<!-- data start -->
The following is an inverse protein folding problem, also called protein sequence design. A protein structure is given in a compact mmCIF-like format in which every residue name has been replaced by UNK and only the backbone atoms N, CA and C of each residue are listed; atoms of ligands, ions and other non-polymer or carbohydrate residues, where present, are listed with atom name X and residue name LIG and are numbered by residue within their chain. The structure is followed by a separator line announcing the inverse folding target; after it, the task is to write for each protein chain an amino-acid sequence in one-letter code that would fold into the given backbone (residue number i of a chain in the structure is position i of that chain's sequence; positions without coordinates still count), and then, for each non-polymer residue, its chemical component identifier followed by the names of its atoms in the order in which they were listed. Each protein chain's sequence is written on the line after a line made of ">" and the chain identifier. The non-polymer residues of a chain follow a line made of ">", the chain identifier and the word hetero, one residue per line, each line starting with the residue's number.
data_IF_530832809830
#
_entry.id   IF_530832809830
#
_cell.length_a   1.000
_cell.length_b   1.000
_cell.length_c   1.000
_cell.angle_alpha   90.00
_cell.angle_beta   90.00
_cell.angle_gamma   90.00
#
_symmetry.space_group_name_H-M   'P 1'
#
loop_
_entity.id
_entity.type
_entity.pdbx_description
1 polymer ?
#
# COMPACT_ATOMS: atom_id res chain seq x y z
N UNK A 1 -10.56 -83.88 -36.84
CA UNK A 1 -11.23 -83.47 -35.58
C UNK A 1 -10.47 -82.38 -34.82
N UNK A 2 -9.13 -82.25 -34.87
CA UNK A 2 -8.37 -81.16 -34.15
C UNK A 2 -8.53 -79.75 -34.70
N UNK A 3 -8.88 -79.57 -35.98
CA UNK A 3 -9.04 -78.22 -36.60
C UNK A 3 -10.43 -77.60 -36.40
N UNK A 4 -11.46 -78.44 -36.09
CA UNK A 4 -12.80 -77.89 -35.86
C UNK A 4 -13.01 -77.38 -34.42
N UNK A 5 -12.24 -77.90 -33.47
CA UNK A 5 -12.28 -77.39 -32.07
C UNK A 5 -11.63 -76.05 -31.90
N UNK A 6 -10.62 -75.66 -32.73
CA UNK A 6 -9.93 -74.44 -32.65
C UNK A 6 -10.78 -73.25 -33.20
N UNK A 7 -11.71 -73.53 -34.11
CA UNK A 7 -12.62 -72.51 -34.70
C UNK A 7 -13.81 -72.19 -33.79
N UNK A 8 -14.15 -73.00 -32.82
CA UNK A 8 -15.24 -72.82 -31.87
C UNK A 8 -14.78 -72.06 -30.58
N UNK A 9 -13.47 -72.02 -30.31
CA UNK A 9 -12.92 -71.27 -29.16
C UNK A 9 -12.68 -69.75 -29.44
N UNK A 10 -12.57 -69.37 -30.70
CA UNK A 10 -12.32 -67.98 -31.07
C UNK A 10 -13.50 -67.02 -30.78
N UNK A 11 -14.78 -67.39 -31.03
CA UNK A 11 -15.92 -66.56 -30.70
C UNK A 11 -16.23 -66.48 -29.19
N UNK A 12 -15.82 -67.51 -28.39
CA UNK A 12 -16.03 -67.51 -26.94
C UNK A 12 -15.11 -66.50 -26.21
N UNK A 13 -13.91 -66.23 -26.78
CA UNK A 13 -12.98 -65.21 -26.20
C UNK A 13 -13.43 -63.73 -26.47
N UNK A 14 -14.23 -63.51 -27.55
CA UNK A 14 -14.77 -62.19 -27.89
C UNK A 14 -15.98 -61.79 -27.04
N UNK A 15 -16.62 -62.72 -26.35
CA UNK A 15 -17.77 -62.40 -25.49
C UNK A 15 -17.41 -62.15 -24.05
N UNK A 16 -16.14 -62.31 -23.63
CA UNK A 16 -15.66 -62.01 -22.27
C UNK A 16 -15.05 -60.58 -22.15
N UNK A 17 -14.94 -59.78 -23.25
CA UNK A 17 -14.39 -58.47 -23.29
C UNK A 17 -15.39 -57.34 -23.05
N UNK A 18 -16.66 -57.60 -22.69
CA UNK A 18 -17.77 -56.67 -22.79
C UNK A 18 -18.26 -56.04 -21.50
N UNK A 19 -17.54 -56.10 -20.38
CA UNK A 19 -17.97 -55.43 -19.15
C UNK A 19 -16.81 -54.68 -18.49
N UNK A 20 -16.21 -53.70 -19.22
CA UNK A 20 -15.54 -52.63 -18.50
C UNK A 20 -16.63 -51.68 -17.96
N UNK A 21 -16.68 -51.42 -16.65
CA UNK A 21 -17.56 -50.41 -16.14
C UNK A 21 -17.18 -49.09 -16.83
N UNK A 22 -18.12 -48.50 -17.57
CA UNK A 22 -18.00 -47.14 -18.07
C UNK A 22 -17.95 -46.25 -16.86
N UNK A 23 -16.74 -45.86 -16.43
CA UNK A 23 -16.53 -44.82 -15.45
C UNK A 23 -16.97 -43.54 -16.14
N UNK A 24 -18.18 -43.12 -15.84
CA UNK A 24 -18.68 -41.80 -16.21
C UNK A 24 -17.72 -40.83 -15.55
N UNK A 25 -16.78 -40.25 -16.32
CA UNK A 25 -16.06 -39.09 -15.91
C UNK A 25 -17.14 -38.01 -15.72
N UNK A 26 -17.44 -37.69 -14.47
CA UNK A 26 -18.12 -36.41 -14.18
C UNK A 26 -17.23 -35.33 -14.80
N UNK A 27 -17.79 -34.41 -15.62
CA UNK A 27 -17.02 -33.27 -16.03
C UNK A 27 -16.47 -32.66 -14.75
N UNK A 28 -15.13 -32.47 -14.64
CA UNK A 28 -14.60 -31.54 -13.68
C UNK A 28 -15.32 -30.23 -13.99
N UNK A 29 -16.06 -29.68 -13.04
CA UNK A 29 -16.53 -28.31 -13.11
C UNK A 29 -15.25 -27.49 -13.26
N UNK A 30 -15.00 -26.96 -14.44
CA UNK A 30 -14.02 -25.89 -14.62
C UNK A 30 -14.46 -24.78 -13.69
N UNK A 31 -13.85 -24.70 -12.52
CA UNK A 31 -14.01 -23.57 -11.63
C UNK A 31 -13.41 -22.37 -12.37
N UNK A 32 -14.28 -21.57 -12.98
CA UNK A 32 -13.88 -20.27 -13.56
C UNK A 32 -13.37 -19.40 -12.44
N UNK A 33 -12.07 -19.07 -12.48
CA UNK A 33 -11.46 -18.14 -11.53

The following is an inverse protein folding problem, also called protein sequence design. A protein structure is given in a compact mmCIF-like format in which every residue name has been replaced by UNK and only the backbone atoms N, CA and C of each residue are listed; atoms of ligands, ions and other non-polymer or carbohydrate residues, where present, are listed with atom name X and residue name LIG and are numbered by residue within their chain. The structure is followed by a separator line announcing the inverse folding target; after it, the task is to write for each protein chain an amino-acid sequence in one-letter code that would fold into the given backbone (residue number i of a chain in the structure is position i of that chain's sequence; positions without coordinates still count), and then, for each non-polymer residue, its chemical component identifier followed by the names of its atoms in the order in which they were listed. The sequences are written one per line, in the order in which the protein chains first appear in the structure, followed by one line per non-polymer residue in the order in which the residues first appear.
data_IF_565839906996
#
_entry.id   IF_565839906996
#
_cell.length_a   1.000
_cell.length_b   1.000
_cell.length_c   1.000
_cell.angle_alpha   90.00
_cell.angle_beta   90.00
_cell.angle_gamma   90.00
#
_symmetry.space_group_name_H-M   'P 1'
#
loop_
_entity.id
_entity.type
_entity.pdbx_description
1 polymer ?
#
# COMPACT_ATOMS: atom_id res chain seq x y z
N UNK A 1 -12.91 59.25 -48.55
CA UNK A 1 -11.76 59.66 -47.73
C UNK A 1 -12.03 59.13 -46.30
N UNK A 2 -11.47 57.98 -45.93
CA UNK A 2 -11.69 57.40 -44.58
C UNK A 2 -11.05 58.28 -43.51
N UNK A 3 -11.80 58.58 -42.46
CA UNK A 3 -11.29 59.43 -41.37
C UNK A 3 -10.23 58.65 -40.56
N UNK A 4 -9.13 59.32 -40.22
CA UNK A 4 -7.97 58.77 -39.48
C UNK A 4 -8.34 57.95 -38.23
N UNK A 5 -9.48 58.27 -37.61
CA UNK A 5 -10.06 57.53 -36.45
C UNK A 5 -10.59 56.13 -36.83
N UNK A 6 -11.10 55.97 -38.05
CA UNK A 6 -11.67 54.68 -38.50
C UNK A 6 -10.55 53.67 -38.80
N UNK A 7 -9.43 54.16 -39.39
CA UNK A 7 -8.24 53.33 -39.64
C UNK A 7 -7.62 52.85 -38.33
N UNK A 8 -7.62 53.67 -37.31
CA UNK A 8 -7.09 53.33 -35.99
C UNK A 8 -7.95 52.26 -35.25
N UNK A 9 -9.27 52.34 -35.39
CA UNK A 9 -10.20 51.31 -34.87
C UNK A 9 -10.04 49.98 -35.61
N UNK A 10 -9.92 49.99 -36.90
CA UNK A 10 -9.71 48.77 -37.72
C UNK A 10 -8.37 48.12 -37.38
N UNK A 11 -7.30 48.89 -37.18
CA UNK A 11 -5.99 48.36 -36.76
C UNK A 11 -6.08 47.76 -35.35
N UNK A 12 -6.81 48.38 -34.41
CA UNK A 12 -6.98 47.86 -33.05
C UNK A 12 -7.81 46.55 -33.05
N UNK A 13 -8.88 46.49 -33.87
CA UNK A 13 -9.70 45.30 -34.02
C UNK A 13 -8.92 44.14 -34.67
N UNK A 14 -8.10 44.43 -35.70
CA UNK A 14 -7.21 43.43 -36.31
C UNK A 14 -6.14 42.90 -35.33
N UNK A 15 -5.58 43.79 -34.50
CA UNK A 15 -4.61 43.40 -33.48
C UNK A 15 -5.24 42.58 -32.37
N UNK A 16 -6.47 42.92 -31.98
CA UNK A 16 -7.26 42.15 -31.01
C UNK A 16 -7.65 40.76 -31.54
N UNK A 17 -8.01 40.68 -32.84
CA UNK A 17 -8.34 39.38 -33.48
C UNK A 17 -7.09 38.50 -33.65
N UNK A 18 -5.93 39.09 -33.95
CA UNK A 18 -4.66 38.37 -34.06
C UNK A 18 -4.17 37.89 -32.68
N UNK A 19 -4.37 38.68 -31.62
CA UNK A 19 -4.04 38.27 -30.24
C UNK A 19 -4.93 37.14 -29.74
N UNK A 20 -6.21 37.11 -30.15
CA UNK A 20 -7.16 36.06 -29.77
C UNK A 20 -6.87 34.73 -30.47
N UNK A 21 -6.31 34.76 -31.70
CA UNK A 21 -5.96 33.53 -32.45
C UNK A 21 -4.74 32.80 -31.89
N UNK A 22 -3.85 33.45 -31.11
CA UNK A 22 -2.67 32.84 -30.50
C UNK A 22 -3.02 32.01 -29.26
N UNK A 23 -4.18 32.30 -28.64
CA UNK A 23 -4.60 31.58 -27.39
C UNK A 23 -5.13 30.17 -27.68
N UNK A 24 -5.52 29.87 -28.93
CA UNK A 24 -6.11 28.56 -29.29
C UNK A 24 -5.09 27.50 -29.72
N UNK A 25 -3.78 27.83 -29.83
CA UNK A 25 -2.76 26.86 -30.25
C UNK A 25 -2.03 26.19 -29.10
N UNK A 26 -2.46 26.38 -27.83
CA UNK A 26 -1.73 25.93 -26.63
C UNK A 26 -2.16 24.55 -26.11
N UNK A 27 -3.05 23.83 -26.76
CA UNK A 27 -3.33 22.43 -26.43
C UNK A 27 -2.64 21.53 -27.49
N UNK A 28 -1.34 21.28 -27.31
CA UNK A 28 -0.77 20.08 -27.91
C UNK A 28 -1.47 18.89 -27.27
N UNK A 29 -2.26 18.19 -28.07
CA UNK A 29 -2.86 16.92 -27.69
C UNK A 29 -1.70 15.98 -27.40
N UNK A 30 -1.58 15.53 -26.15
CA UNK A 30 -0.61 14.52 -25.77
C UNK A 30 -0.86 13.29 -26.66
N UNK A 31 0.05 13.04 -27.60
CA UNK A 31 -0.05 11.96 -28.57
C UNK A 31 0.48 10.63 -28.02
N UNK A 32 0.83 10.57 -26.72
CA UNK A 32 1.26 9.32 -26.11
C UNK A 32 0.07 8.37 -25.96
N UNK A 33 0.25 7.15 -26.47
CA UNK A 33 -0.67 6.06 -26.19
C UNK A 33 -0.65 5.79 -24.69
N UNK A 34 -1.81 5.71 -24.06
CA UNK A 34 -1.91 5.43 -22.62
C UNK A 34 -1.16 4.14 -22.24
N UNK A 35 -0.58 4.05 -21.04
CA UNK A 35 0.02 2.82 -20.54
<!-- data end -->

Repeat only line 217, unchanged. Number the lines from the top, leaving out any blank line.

CA UNK A 26 -1.73 25.93 -26.63